Cheryl F. applied for jobs at Google four times over the course of seven years. Despite "highly pertinent qualifications and programming experience," however, and despite staff interviewers apparently finding her to be a good fit for the company, she was never hired. She believes that it was because she is over 40.
Furthermore, Cheryl alleges that Google follows "a systematic pattern and practice of discriminating" against people over 40, which is arguably a violation of the federal Age Discrimination in Employment Act (ADEA). She filed a class action and 227 people joined.
Google denied the claims of age discrimination, asserting that the job applicants simply didn't show the technical aptitude needed for the jobs they applied for.
Now, Google and its parent company Alphabet Inc. have agreed to settle the age discrimination claims. Google will pay $11 million to the class, which amounts to a bit more than $35,000 for each class member.
Google has also agreed to:
- Provide manager and employee training on age bias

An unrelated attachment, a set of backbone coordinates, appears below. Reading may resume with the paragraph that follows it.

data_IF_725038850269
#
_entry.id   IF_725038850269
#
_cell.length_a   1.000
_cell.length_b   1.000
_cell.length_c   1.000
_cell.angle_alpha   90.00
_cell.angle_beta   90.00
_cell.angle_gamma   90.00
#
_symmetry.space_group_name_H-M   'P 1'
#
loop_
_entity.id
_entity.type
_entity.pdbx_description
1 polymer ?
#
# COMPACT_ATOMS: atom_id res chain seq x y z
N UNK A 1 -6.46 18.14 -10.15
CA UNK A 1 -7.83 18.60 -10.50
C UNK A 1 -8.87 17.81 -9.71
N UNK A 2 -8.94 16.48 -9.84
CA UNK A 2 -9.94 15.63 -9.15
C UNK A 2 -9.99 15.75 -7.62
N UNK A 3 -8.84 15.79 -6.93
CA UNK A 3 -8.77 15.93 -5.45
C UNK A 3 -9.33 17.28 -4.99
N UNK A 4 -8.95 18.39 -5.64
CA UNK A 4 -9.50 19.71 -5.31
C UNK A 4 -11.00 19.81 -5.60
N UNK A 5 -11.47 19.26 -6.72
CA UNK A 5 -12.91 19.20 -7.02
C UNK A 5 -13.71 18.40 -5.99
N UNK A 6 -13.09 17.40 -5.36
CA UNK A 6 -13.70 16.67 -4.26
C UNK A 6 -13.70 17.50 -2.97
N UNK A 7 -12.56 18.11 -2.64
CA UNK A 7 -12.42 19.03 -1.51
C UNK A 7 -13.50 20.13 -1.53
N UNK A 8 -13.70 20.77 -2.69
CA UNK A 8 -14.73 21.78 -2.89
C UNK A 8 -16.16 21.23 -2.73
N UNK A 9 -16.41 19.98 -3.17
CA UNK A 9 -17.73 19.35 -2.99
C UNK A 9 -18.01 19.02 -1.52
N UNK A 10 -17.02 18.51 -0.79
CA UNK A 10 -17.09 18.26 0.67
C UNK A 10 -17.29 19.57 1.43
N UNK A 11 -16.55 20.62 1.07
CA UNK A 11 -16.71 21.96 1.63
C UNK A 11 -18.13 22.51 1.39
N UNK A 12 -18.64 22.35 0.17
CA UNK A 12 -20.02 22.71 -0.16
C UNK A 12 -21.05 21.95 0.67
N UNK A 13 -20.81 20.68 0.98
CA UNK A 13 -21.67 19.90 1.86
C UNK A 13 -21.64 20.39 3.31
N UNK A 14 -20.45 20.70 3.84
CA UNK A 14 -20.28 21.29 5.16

- Create a committee meant to focus on age diversity in recruitment
- Ensure that discrimination complaints are investigated adequately
The company continues to deny any intentional discrimination against Cheryl or the other job applicants based on their being over 40. It claims to already have strong policies prohibiting all types of discrimination.
"Age discrimination is an issue that needs to be addressed in the tech industry," commented one of the plaintiffs' lawyers, however. Often enough, companies that wish to be seen as new, agile, flexible and up-to-date discriminate against older people who they feel do not meet that vision.
Does the ADEA prohibit discrimination against job applicants?
There is currently some controversy over whether the ADEA actually prohibits discrimination against job applicants. In January 2019, the U.S. Court of Appeals for the Seventh Circuit ruled in Kleber v. CareFusion Corporation that the ADEA only applies to employees, not job applicants.
However, the text of the ADEA reads, in relevant part:
"It shall be unlawful for an employer (1) to fail or refuse to hire or to discharge any individual or otherwise discriminate against any individual with respect to his compensation, terms, conditions, or privileges of employment, because of such individual's age."
Kleber only applies in the states of the Seventh Circuit, which are Illinois, Indiana and Wisconsin. That said, other federal circuits may take the ruling into account in their own cases.